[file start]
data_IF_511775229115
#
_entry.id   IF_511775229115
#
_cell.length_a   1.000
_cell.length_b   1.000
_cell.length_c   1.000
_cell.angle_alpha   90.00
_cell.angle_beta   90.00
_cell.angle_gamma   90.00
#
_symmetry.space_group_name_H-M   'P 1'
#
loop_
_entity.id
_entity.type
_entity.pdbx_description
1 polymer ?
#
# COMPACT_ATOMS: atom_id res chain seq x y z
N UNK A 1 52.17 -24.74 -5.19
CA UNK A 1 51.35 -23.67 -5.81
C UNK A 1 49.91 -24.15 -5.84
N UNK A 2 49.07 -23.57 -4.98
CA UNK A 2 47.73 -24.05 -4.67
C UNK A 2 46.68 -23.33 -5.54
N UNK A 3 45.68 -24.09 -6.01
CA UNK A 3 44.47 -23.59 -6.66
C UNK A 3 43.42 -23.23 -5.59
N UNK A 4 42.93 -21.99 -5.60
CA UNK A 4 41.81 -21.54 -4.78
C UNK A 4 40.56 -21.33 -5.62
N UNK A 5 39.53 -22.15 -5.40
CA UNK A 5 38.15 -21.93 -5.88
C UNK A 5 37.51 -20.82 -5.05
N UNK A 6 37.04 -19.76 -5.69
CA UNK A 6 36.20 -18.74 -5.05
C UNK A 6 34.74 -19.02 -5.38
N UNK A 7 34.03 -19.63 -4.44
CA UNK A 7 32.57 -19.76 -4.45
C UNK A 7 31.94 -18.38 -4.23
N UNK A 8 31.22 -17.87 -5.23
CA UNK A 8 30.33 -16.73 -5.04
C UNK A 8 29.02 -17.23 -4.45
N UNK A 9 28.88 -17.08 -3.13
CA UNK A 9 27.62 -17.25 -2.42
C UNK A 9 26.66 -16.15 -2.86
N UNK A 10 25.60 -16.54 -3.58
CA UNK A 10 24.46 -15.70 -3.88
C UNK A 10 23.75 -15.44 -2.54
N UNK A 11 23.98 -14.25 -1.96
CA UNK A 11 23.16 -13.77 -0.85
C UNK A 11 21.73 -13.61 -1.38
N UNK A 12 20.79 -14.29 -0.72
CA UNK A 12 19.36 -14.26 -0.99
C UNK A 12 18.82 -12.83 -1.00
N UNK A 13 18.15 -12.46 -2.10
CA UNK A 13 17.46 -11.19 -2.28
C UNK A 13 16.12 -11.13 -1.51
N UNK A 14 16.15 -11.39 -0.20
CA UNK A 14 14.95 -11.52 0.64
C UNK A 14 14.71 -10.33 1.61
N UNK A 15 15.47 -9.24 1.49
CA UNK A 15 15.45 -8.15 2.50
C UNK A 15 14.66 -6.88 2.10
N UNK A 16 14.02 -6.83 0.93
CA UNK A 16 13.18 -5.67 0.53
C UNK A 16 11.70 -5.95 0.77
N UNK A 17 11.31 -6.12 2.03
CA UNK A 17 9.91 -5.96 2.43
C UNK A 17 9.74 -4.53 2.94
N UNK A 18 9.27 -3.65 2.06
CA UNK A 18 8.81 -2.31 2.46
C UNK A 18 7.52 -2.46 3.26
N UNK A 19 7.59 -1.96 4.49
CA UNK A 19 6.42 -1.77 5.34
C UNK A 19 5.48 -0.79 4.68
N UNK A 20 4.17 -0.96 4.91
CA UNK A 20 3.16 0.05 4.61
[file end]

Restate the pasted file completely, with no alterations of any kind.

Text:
data_IF_511775229115
#
_entry.id   IF_511775229115
#
_cell.length_a   1.000
_cell.length_b   1.000
_cell.length_c   1.000
_cell.angle_alpha   90.00
_cell.angle_beta   90.00
_cell.angle_gamma   90.00
#
_symmetry.space_group_name_H-M   'P 1'
#
loop_
_entity.id
_entity.type
_entity.pdbx_description
1 polymer ?
#
# COMPACT_ATOMS: atom_id res chain seq x y z
N UNK A 1 52.17 -24.74 -5.19
CA UNK A 1 51.35 -23.67 -5.81
C UNK A 1 49.91 -24.15 -5.84
N UNK A 2 49.07 -23.57 -4.98
CA UNK A 2 47.73 -24.05 -4.67
C UNK A 2 46.68 -23.33 -5.54
N UNK A 3 45.68 -24.09 -6.01
CA UNK A 3 44.47 -23.59 -6.66
C UNK A 3 43.42 -23.23 -5.59
N UNK A 4 42.93 -21.99 -5.60
CA UNK A 4 41.81 -21.54 -4.78
C UNK A 4 40.56 -21.33 -5.62
N UNK A 5 39.53 -22.15 -5.40
CA UNK A 5 38.15 -21.93 -5.88
C UNK A 5 37.51 -20.82 -5.05
N UNK A 6 37.04 -19.76 -5.69
CA UNK A 6 36.20 -18.74 -5.05
C UNK A 6 34.74 -19.02 -5.38
N UNK A 7 34.03 -19.63 -4.44
CA UNK A 7 32.57 -19.76 -4.45
C UNK A 7 31.94 -18.38 -4.23
N UNK A 8 31.22 -17.87 -5.23
CA UNK A 8 30.33 -16.73 -5.04
C UNK A 8 29.02 -17.23 -4.45
N UNK A 9 28.88 -17.08 -3.13
CA UNK A 9 27.62 -17.25 -2.42
C UNK A 9 26.66 -16.15 -2.86
N UNK A 10 25.60 -16.54 -3.58
CA UNK A 10 24.46 -15.70 -3.88
C UNK A 10 23.75 -15.44 -2.54
N UNK A 11 23.98 -14.25 -1.96
CA UNK A 11 23.16 -13.77 -0.85
C UNK A 11 21.73 -13.61 -1.38
N UNK A 12 20.79 -14.29 -0.72
CA UNK A 12 19.36 -14.26 -0.99
C UNK A 12 18.82 -12.83 -1.00
N UNK A 13 18.15 -12.46 -2.10
CA UNK A 13 17.46 -11.19 -2.28
C UNK A 13 16.12 -11.13 -1.51
N UNK A 14 16.15 -11.39 -0.20
CA UNK A 14 14.95 -11.52 0.64
C UNK A 14 14.71 -10.33 1.61
N UNK A 15 15.47 -9.24 1.49
CA UNK A 15 15.45 -8.15 2.50
C UNK A 15 14.66 -6.88 2.10
N UNK A 16 14.02 -6.83 0.93
CA UNK A 16 13.18 -5.67 0.53
C UNK A 16 11.70 -5.95 0.77
N UNK A 17 11.31 -6.12 2.03
CA UNK A 17 9.91 -5.96 2.43
C UNK A 17 9.74 -4.53 2.94
N UNK A 18 9.27 -3.65 2.06
CA UNK A 18 8.81 -2.31 2.46
C UNK A 18 7.52 -2.46 3.26
N UNK A 19 7.59 -1.96 4.49
CA UNK A 19 6.42 -1.77 5.34
C UNK A 19 5.48 -0.79 4.68
N UNK A 20 4.17 -0.96 4.91
CA UNK A 20 3.16 0.05 4.61